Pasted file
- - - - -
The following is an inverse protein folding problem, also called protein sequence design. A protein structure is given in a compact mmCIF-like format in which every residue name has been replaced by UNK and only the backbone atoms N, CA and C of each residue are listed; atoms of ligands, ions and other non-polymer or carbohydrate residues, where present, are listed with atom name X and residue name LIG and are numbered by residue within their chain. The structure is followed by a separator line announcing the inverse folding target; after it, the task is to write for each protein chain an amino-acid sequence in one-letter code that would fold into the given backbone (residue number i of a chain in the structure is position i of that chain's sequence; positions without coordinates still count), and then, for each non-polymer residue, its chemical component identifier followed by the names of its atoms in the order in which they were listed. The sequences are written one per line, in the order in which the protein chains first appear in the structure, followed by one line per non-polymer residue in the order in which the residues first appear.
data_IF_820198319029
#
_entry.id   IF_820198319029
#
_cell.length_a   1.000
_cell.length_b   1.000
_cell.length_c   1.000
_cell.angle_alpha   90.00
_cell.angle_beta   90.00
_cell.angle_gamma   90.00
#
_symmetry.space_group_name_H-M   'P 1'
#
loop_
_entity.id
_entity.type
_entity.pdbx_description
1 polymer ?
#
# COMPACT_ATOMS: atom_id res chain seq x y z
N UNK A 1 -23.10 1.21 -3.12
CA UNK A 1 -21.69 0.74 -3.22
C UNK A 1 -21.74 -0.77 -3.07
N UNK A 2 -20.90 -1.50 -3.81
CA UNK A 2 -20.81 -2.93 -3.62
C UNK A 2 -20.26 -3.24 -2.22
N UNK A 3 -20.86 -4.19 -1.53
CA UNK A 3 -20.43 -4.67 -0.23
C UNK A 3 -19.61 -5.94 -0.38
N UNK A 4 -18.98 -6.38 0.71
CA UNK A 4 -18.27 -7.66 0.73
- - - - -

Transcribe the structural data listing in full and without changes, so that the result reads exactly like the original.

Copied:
The following is an inverse protein folding problem, also called protein sequence design. A protein structure is given in a compact mmCIF-like format in which every residue name has been replaced by UNK and only the backbone atoms N, CA and C of each residue are listed; atoms of ligands, ions and other non-polymer or carbohydrate residues, where present, are listed with atom name X and residue name LIG and are numbered by residue within their chain. The structure is followed by a separator line announcing the inverse folding target; after it, the task is to write for each protein chain an amino-acid sequence in one-letter code that would fold into the given backbone (residue number i of a chain in the structure is position i of that chain's sequence; positions without coordinates still count), and then, for each non-polymer residue, its chemical component identifier followed by the names of its atoms in the order in which they were listed. The sequences are written one per line, in the order in which the protein chains first appear in the structure, followed by one line per non-polymer residue in the order in which the residues first appear.
data_IF_820198319029
#
_entry.id   IF_820198319029
#
_cell.length_a   1.000
_cell.length_b   1.000
_cell.length_c   1.000
_cell.angle_alpha   90.00
_cell.angle_beta   90.00
_cell.angle_gamma   90.00
#
_symmetry.space_group_name_H-M   'P 1'
#
loop_
_entity.id
_entity.type
_entity.pdbx_description
1 polymer ?
#
# COMPACT_ATOMS: atom_id res chain seq x y z
N UNK A 1 -23.10 1.21 -3.12
CA UNK A 1 -21.69 0.74 -3.22
C UNK A 1 -21.74 -0.77 -3.07
N UNK A 2 -20.90 -1.50 -3.81
CA UNK A 2 -20.81 -2.93 -3.62
C UNK A 2 -20.26 -3.24 -2.22
N UNK A 3 -20.86 -4.19 -1.53
CA UNK A 3 -20.43 -4.67 -0.23
C UNK A 3 -19.61 -5.94 -0.38
N UNK A 4 -18.98 -6.38 0.71
CA UNK A 4 -18.27 -7.66 0.73